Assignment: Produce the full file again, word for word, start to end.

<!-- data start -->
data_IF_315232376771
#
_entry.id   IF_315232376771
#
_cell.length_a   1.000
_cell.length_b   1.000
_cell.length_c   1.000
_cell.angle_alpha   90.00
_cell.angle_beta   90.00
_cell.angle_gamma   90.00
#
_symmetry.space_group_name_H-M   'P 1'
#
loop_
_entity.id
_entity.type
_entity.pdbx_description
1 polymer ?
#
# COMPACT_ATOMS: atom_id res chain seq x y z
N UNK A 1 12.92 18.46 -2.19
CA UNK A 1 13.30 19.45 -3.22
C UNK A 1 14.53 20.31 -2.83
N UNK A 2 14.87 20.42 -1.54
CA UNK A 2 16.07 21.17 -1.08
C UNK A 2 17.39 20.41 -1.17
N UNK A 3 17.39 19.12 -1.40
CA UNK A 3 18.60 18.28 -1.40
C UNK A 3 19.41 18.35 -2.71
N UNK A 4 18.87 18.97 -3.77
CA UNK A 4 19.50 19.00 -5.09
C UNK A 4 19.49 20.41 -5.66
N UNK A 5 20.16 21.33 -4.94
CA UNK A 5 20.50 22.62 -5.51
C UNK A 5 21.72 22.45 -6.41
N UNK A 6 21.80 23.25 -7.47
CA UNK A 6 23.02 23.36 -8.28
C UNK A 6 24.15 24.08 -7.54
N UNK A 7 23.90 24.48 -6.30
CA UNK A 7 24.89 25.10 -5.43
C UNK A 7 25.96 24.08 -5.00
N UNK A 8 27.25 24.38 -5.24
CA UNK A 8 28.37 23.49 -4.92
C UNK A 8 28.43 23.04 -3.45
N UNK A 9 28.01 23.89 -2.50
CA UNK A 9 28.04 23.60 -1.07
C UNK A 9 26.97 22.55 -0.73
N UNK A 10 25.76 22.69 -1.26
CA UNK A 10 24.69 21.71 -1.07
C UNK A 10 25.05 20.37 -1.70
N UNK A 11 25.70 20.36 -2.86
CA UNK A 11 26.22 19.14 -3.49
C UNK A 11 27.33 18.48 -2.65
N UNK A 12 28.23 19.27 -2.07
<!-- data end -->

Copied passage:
data_IF_315232376771
#
_entry.id   IF_315232376771
#
_cell.length_a   1.000
_cell.length_b   1.000
_cell.length_c   1.000
_cell.angle_alpha   90.00
_cell.angle_beta   90.00
_cell.angle_gamma   90.00
#
_symmetry.space_group_name_H-M   'P 1'
#
loop_
_entity.id
_entity.type
_entity.pdbx_description
1 polymer ?
#
# COMPACT_ATOMS: atom_id res chain seq x y z
N UNK A 1 12.92 18.46 -2.19
CA UNK A 1 13.30 19.45 -3.22
C UNK A 1 14.53 20.31 -2.83
N UNK A 2 14.87 20.42 -1.54
CA UNK A 2 16.07 21.17 -1.08
C UNK A 2 17.39 20.41 -1.17
N UNK A 3 17.39 19.12 -1.40
CA UNK A 3 18.60 18.28 -1.40
C UNK A 3 19.41 18.35 -2.71
N UNK A 4 18.87 18.97 -3.77
CA UNK A 4 19.50 19.00 -5.09
C UNK A 4 19.49 20.41 -5.66
N UNK A 5 20.16 21.33 -4.94
CA UNK A 5 20.50 22.62 -5.51
C UNK A 5 21.72 22.45 -6.41
N UNK A 6 21.80 23.25 -7.47
CA UNK A 6 23.02 23.36 -8.28
C UNK A 6 24.15 24.08 -7.54
N UNK A 7 23.90 24.48 -6.30
CA UNK A 7 24.89 25.10 -5.43
C UNK A 7 25.96 24.08 -5.00
N UNK A 8 27.25 24.38 -5.24
CA UNK A 8 28.37 23.49 -4.92
C UNK A 8 28.43 23.04 -3.45
N UNK A 9 28.01 23.89 -2.50
CA UNK A 9 28.04 23.60 -1.07
C UNK A 9 26.97 22.55 -0.73
N UNK A 10 25.76 22.69 -1.26
CA UNK A 10 24.69 21.71 -1.07
C UNK A 10 25.05 20.37 -1.70
N UNK A 11 25.70 20.36 -2.86
CA UNK A 11 26.22 19.14 -3.49
C UNK A 11 27.33 18.48 -2.65
N UNK A 12 28.23 19.27 -2.07